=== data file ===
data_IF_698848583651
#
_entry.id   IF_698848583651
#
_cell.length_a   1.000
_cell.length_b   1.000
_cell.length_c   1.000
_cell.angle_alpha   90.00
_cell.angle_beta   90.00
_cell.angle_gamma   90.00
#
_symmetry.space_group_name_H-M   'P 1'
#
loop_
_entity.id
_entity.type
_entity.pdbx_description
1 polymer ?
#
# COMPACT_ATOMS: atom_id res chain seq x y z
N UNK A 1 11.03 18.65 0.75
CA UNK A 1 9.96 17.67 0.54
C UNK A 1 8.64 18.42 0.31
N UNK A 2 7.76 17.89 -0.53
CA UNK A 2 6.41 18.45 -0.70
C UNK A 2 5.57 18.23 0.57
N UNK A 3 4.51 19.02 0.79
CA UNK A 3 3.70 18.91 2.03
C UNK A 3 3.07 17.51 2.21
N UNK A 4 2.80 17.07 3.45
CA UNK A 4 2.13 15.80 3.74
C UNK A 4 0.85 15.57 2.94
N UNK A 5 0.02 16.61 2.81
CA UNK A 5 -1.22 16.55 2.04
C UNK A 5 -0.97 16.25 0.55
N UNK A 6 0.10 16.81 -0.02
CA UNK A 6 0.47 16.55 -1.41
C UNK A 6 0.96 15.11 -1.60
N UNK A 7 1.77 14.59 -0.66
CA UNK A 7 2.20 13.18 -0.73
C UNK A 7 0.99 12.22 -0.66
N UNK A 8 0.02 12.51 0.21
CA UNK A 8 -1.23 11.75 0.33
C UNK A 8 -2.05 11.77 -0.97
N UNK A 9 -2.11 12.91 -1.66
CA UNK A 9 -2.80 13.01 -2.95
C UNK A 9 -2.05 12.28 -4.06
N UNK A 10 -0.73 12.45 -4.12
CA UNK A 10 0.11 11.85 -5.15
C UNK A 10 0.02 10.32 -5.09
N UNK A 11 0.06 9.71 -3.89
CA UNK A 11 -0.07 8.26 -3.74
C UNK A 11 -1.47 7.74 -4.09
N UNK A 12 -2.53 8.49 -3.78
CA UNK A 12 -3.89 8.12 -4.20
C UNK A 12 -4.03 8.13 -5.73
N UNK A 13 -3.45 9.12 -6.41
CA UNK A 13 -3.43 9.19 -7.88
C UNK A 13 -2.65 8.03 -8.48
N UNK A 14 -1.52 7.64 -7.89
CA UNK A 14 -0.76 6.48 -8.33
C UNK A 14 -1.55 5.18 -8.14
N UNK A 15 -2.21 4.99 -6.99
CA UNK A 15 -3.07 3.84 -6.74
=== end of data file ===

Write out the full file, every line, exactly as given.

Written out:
data_IF_698848583651
#
_entry.id   IF_698848583651
#
_cell.length_a   1.000
_cell.length_b   1.000
_cell.length_c   1.000
_cell.angle_alpha   90.00
_cell.angle_beta   90.00
_cell.angle_gamma   90.00
#
_symmetry.space_group_name_H-M   'P 1'
#
loop_
_entity.id
_entity.type
_entity.pdbx_description
1 polymer ?
#
# COMPACT_ATOMS: atom_id res chain seq x y z
N UNK A 1 11.03 18.65 0.75
CA UNK A 1 9.96 17.67 0.54
C UNK A 1 8.64 18.42 0.31
N UNK A 2 7.76 17.89 -0.53
CA UNK A 2 6.41 18.45 -0.70
C UNK A 2 5.57 18.23 0.57
N UNK A 3 4.51 19.02 0.79
CA UNK A 3 3.70 18.91 2.03
C UNK A 3 3.07 17.51 2.21
N UNK A 4 2.80 17.07 3.45
CA UNK A 4 2.13 15.80 3.74
C UNK A 4 0.85 15.57 2.94
N UNK A 5 0.02 16.61 2.81
CA UNK A 5 -1.22 16.55 2.04
C UNK A 5 -0.97 16.25 0.55
N UNK A 6 0.10 16.81 -0.02
CA UNK A 6 0.47 16.55 -1.41
C UNK A 6 0.96 15.11 -1.60
N UNK A 7 1.77 14.59 -0.66
CA UNK A 7 2.20 13.18 -0.73
C UNK A 7 0.99 12.22 -0.66
N UNK A 8 0.02 12.51 0.21
CA UNK A 8 -1.23 11.75 0.33
C UNK A 8 -2.05 11.77 -0.97
N UNK A 9 -2.11 12.91 -1.66
CA UNK A 9 -2.80 13.01 -2.95
C UNK A 9 -2.05 12.28 -4.06
N UNK A 10 -0.73 12.45 -4.12
CA UNK A 10 0.11 11.85 -5.15
C UNK A 10 0.02 10.32 -5.09
N UNK A 11 0.06 9.71 -3.89
CA UNK A 11 -0.07 8.26 -3.74
C UNK A 11 -1.47 7.74 -4.09
N UNK A 12 -2.53 8.49 -3.78
CA UNK A 12 -3.89 8.12 -4.20
C UNK A 12 -4.03 8.13 -5.73
N UNK A 13 -3.45 9.12 -6.41
CA UNK A 13 -3.43 9.19 -7.88
C UNK A 13 -2.65 8.03 -8.48
N UNK A 14 -1.52 7.64 -7.89
CA UNK A 14 -0.76 6.48 -8.33
C UNK A 14 -1.55 5.18 -8.14
N UNK A 15 -2.21 4.99 -6.99
CA UNK A 15 -3.07 3.84 -6.74